“I want them to always feel happy about their job. That’s very important to me. In addition, they make 100% of all tips they earn, no gratuity and pooling tips together. I don’t believe in that way of handling tips. If you did it, you earned it. Simple.”
Unique business model
Her business model for the delivery service is also unique – based on a great deal of research.
Rather than charging restaurants a commission fee of around 20% to 30% per order, a common practice in the industry that some say is hurting their bottom line, Island Grub charges a flat fee of $10 per delivery to the customer.
“Now that COVID happened, more and more people are using our services, and more and more are starting to understand why we charge a $10 delivery fee,” she says. “They appreciate the transparency of our entire business. Our business has grown, and we are grateful, and hope it can continue to grow.”
That’s been one of the silver linings from the pandemic.
“We’ve been through every possible food delivery service issue you can have,” says Melesia. “Now we are more confident about the unique food delivery business model that we have created.
“We have increased our reach as well, as more people are interested in delivery and restaurants now see a benefit in it.”
Her husband is developing a mobile app for Island Grub, which they expect to launch soon.
At the same time, the couple is raising four young children, spanning from age 4 to 9, homeschooling them as well. It’s a heavy load, but Melesia says the rewards are many.
“It’s definitely not a walk in the park,” she says. “But I control my own time, and still accomplish everything that is required for me to do. Being there for my children means everything. That’s not possible with a 9-to-5 job.”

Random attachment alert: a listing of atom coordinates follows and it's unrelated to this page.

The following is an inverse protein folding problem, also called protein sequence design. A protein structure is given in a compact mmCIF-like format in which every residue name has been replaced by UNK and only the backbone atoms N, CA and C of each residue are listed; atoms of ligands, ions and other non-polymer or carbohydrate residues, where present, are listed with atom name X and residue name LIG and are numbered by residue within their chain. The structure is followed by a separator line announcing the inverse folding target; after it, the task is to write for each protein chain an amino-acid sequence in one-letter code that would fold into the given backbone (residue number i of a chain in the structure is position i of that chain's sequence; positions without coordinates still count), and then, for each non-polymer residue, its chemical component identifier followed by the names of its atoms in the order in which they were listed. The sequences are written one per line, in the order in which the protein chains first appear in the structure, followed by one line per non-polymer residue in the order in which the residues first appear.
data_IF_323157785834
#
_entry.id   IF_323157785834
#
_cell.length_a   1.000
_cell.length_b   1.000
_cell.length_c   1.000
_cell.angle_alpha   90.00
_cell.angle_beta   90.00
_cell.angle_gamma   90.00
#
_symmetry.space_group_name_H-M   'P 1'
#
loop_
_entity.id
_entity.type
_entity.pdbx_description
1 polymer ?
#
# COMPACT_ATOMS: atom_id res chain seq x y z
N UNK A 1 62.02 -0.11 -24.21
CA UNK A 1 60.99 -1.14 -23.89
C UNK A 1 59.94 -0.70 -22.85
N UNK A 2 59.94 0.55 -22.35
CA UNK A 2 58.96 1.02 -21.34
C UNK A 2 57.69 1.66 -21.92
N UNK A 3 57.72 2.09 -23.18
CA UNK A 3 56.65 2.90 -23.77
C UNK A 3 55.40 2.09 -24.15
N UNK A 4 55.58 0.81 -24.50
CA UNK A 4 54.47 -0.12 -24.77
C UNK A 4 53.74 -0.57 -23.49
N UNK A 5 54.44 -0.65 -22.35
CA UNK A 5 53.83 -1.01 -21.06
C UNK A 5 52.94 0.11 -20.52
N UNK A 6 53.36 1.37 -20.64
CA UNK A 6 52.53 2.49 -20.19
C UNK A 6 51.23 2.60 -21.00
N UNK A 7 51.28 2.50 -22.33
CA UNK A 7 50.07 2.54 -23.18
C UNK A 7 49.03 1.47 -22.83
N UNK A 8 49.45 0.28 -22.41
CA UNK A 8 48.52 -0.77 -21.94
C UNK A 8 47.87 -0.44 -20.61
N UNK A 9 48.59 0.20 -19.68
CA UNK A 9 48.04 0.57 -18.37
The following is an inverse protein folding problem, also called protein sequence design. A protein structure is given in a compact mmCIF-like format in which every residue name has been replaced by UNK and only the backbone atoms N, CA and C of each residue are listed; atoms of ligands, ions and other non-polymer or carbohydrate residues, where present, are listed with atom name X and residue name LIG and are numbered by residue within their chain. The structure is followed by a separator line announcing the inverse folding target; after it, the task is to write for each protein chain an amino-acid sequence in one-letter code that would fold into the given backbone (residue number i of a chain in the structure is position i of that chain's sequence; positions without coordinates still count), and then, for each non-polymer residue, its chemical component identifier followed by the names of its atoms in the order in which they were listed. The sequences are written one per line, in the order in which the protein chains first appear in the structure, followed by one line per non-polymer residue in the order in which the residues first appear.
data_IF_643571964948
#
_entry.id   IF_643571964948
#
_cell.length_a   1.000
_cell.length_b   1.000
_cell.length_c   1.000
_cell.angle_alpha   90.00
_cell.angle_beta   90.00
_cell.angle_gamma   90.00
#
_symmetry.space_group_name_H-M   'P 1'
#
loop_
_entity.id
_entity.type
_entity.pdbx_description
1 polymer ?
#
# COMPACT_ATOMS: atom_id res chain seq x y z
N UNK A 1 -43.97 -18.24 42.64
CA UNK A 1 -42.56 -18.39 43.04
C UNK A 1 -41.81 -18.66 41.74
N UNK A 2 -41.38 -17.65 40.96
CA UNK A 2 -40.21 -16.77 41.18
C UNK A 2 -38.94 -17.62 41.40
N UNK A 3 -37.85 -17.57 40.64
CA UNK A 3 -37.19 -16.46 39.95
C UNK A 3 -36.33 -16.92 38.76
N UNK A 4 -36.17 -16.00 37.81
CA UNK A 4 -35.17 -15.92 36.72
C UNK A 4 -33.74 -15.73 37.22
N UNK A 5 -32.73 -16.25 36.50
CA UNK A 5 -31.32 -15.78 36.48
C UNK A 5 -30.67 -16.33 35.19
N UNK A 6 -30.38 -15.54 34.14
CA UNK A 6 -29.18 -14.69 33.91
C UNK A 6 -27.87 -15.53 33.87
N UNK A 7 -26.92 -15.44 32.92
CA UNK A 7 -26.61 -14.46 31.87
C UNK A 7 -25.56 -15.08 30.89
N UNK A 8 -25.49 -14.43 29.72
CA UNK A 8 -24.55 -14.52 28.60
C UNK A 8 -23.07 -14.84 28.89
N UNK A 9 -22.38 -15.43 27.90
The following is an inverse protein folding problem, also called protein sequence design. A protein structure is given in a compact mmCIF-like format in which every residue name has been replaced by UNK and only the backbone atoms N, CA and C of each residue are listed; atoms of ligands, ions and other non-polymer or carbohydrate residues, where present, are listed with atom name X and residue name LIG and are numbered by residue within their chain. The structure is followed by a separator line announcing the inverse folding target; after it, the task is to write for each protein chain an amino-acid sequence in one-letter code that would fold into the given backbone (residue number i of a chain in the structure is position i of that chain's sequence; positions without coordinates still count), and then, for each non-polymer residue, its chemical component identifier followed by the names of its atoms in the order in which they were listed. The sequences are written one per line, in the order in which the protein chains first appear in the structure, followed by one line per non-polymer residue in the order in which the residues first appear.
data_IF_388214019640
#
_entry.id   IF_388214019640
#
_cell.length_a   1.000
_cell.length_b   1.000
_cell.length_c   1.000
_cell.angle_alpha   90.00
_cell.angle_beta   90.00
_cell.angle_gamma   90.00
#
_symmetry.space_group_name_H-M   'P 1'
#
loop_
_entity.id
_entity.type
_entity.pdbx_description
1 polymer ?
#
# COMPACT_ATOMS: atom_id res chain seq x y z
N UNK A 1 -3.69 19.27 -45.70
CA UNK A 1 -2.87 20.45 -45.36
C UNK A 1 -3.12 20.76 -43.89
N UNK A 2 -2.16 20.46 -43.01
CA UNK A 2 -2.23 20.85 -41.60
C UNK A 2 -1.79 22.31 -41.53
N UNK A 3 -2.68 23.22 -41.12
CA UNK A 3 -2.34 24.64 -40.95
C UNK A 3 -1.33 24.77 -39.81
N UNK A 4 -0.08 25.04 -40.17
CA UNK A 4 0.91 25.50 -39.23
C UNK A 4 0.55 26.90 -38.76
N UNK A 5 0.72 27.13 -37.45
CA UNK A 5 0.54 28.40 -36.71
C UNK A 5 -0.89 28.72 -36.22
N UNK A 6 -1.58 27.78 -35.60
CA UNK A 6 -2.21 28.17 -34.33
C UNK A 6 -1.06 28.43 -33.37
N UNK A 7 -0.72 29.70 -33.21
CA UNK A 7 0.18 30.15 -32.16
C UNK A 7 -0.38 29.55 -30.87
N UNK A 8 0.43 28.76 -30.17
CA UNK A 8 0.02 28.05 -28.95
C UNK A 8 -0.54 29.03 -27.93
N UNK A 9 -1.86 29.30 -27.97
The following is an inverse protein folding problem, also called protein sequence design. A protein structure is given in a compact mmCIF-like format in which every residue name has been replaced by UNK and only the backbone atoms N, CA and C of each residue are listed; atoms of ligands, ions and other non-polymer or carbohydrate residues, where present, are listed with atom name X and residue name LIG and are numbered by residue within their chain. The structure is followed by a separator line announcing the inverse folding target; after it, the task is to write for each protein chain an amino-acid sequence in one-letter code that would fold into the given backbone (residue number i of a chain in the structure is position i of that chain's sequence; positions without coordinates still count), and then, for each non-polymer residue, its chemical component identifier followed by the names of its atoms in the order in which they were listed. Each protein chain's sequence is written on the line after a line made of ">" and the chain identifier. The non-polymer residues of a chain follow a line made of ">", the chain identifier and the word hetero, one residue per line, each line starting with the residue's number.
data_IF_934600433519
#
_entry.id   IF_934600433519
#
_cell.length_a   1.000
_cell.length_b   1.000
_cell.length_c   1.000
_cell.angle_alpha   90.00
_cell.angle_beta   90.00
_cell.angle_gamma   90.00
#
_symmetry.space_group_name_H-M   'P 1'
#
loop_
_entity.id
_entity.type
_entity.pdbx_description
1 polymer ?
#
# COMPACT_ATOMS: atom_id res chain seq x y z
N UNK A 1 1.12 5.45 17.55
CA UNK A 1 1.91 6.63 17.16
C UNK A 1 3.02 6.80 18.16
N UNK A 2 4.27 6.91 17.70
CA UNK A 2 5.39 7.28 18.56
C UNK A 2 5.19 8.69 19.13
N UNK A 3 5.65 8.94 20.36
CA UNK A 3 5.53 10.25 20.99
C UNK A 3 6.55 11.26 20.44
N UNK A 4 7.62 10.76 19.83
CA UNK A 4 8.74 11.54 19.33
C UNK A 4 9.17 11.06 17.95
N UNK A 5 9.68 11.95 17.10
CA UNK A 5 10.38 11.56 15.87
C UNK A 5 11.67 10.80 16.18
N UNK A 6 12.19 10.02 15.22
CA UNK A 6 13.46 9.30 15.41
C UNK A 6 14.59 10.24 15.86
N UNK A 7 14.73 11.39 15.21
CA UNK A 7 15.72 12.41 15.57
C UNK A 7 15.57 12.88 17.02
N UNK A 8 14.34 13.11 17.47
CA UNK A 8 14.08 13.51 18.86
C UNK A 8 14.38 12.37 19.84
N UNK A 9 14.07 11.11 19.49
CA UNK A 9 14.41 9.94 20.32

The pandemic, despite its hardships, reignited Melesia’s passion for the business.
“It has pushed us to take back up our vision for Island Grub and take it to the next level.” she says.
[email protected] (dispatch centre)
[email protected] (office)
In addition to Island Grub, Melesia is the founder of Women’s Haven, a female-owned business that sells a range of organic sanitary products that are distributed in Cayman and internationally.
Launched in late 2017, Women’s Haven is the first Caymanian-owned company to manufacture and launch its very own line of female sanitary napkins and other feminine-
“We are now in 12 countries and growing,” says Melesia.
The products offer an alternative to traditional sanitary products, with an emphasis on natural, anti-bacterial materials that promote women’s health and well-being.
“We use organic everything – from the formulas that make up our organic cottons, to the glue that we use,” she says.
Melesia now has a business partner in the Bahamas. The company has garnered attention in newspapers across the Caribbean including the Cayman Compass.
Locally, Women’s Haven feminine-care products are available at Foster’s, Hurley’s, Rochel’s Beauty Supply and West Bay Pharmacy as well as online.